Subsurface to substrate: dual-scale micro/nanofluidic networks for investigating transport anomalies in tight porous media†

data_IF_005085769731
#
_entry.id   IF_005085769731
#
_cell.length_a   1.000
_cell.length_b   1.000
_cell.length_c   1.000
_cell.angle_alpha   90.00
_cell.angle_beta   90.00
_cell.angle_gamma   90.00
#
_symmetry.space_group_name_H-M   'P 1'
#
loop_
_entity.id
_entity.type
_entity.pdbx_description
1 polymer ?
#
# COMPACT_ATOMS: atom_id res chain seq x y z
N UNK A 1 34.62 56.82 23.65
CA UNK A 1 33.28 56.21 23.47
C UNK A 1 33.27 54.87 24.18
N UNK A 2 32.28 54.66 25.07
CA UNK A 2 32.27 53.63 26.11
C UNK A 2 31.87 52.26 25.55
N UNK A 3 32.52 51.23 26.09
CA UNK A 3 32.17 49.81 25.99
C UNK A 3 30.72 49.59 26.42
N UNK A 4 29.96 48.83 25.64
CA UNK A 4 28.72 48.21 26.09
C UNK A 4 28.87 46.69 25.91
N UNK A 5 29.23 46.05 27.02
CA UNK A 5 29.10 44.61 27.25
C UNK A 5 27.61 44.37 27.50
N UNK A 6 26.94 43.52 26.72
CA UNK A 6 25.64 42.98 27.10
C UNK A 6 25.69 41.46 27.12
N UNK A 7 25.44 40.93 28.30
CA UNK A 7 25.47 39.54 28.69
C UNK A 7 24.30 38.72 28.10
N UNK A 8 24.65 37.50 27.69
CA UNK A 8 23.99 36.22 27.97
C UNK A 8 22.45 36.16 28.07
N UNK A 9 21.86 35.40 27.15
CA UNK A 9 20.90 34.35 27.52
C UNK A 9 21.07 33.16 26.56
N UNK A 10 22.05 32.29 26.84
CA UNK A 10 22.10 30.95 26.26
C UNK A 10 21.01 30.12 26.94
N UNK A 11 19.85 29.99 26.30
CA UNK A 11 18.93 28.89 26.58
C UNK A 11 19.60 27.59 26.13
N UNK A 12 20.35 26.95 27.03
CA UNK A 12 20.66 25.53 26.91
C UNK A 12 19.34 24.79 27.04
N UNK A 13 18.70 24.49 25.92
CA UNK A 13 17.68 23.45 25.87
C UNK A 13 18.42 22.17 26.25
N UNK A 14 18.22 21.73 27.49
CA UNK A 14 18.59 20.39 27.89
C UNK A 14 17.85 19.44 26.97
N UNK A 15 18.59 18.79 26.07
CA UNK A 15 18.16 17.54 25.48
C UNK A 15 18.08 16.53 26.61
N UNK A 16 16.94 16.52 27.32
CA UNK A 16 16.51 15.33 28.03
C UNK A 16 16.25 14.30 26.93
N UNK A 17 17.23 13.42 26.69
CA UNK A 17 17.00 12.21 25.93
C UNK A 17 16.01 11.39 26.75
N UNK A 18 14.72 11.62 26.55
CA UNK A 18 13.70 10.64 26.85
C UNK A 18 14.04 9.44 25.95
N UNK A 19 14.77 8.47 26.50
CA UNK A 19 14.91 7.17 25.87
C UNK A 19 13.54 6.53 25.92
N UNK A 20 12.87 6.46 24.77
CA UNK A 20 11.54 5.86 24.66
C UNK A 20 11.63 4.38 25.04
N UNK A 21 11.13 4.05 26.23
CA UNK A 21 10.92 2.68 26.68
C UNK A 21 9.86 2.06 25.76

Micro/nanofluidic experiments in synthetic representations of tight porous media, often referred to as “reservoir-on-a-chip” devices, are an emerging approach to researching anomalous fluid transport trends in energy-bearing and fluid-sequestering geologic porous media. We detail, for the first time, the construction of dual-scale micro/nanofluidic devices that are relatively large-scale, two-dimensional network representations of granular and fractured nanoporous media. The fabrication scheme used in the development of the networks on quartz substrates (master patterns) is facile and replicable: transmission electron microscopy (TEM) grids with lacey carbon support film were used as shadow masks in thermal evaporation/deposition and reactive ion etch (RIE) was used for hardmask pattern transfer. The reported nanoscale network geometries are heterogeneous and composed of hydraulically resistive paths (throats) meeting at junctures (pores) to mimic the low topological connectivity of nanoporous sedimentary rocks such as shale. The geometry also includes homogenous microscale grid patterns that border the nanoscale networks and represent microfracture pathways. Master patterns were successfully replicated with a sequence of polydimethylsiloxane (PDMS) and Norland Optical Adhesive (NOA) 63 polymers. The functionality of the fabricated quartz and polymer nanofluidic devices was validated with aqueous imbibition experiments and differential interference contrast microscopy. These dual-scale fluidic devices are promising predictive tools for hypothesis testing and calibration against bulk fluid measurements in tight geologic, biologic, and synthetic porous material of similar dual-scale pore structure. Applications to shale/mudrock transport studies in particular are focused on herein.